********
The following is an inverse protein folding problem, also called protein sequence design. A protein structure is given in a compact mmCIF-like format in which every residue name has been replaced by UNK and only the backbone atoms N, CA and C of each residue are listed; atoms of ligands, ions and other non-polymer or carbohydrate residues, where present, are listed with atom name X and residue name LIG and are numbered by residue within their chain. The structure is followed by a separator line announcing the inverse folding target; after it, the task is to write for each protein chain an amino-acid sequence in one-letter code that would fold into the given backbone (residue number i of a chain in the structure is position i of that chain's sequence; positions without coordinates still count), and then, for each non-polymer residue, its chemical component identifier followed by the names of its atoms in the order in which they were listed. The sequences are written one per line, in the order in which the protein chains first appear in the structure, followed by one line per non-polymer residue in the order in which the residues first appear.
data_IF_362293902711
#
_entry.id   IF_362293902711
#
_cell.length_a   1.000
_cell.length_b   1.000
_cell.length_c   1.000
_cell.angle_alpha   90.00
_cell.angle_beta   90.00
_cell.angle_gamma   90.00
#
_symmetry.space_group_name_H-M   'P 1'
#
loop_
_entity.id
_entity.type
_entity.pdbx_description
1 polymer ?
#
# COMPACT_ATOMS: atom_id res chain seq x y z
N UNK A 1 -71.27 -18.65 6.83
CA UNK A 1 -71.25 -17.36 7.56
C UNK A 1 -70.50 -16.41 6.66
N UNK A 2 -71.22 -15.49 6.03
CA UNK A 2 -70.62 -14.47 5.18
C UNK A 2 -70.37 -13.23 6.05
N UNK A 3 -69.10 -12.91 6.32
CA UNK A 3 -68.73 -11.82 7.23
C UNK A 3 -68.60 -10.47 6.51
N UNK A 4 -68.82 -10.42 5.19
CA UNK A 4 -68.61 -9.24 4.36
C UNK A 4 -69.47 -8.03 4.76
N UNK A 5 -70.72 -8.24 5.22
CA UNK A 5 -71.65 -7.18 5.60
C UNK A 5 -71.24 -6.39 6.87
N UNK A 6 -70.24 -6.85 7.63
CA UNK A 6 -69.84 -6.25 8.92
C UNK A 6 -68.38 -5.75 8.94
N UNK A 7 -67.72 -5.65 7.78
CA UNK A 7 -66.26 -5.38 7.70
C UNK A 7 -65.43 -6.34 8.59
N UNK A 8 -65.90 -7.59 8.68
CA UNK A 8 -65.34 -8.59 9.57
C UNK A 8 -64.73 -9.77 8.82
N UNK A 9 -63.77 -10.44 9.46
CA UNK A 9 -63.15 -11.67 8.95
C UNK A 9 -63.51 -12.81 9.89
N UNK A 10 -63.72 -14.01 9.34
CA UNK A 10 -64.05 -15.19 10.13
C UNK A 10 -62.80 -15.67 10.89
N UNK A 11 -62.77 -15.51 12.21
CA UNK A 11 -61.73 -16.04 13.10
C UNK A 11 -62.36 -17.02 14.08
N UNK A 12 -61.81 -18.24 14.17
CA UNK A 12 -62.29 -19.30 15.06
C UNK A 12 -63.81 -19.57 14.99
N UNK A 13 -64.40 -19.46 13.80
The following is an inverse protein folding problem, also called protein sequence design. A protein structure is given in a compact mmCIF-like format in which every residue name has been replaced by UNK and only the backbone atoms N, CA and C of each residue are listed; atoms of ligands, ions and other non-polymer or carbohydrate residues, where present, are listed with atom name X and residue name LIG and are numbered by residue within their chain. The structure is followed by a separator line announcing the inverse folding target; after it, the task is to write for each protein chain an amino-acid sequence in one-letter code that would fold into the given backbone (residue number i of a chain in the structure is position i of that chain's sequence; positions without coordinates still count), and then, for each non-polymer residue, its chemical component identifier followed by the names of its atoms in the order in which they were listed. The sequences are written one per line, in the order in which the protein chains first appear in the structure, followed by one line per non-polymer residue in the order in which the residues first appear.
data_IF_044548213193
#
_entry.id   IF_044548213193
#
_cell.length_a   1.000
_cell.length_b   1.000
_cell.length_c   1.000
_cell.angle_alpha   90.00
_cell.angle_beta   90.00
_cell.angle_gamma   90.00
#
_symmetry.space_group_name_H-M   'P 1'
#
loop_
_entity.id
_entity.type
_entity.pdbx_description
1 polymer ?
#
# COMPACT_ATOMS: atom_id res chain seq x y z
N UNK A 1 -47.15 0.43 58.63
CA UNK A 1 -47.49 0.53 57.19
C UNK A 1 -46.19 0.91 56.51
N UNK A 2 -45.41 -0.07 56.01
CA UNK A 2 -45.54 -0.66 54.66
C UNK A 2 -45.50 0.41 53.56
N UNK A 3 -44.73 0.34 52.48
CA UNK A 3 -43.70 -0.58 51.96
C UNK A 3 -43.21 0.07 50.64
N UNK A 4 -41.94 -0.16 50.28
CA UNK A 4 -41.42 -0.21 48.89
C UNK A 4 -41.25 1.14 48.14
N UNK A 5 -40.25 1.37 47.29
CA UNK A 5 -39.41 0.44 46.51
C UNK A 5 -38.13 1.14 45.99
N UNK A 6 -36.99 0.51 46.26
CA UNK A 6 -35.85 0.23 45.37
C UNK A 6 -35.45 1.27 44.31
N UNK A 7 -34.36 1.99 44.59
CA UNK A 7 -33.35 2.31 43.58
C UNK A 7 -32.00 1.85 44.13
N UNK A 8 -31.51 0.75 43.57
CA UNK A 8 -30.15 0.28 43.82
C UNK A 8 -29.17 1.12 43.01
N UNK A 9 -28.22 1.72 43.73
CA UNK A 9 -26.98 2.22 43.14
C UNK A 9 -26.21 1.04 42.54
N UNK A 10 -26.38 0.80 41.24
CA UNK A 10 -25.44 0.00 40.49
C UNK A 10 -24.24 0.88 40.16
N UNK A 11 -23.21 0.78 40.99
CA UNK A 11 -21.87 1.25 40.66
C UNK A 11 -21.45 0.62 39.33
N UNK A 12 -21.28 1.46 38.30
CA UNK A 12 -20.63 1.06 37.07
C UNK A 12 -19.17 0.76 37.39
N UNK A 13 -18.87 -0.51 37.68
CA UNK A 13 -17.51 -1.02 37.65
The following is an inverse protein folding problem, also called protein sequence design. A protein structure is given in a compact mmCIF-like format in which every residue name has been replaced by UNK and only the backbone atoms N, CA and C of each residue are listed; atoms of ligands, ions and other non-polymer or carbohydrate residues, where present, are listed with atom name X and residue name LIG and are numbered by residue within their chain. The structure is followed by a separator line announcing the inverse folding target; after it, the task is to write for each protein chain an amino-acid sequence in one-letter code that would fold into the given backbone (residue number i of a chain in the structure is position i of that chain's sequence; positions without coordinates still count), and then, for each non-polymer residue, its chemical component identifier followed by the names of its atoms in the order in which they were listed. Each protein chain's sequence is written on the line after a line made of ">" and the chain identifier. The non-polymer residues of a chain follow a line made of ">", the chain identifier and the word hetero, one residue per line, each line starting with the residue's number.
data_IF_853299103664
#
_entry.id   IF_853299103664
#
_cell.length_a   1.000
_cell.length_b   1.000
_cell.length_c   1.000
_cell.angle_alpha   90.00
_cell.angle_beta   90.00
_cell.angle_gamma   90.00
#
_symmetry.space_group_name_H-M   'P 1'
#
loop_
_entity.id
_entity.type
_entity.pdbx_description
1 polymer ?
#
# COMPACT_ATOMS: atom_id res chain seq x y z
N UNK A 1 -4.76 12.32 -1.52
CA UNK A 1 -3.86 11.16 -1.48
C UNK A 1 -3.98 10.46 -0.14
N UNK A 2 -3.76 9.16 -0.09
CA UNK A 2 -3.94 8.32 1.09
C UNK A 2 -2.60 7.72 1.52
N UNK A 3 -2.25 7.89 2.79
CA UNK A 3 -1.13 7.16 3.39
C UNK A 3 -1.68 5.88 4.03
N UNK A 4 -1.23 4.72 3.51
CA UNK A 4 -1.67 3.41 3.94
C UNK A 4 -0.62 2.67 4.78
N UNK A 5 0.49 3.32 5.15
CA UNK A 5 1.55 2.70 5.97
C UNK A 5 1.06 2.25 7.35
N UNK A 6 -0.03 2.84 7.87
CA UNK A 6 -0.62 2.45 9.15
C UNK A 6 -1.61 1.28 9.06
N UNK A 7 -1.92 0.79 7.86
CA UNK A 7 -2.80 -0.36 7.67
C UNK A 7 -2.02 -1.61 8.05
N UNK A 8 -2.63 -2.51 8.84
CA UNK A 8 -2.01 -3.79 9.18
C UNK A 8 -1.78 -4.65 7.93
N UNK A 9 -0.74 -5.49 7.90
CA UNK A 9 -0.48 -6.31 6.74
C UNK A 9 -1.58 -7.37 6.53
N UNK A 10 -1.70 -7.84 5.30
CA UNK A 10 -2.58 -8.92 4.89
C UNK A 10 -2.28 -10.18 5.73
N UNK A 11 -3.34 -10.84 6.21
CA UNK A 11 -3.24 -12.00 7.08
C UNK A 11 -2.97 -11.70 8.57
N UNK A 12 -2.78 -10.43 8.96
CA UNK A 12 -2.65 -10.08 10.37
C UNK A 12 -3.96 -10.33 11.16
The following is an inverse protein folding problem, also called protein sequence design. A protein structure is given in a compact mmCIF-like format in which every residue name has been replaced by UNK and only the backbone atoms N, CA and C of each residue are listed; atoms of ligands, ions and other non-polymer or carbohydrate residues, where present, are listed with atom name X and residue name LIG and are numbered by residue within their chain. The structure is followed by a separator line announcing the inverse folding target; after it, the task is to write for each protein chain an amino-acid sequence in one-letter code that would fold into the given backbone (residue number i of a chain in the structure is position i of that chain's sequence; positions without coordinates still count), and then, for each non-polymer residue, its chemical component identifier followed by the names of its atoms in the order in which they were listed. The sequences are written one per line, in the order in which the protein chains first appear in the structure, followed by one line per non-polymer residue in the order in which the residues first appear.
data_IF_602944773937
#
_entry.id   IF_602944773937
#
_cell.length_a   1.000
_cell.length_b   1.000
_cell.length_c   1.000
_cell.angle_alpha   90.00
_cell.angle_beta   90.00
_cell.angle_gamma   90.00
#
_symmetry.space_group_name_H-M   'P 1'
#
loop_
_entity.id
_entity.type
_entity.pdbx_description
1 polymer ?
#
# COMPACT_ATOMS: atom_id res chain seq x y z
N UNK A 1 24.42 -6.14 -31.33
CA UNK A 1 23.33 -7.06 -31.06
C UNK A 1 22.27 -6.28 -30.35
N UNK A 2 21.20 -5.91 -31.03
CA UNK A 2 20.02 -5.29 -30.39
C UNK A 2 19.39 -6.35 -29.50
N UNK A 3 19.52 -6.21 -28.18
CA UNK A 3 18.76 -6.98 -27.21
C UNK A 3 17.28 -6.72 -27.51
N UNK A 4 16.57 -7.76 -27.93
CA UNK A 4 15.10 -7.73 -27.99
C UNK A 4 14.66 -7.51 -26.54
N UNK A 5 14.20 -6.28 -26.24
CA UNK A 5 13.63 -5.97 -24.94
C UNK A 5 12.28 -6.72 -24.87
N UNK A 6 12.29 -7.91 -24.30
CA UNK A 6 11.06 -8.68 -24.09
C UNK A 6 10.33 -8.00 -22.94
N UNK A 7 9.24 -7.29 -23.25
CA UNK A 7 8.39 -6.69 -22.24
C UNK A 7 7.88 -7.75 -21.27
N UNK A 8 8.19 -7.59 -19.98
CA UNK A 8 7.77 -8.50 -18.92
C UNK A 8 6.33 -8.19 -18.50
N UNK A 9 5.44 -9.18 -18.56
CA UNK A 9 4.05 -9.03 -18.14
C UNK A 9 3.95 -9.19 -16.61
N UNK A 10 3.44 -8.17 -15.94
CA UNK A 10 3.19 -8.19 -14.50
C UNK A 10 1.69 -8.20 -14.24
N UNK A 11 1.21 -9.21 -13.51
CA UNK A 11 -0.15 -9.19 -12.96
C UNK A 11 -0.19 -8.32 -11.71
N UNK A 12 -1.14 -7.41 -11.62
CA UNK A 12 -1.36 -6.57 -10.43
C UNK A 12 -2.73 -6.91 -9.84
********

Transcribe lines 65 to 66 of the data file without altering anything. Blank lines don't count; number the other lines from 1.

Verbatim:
_cell.length_b   1.000
_cell.length_c   1.000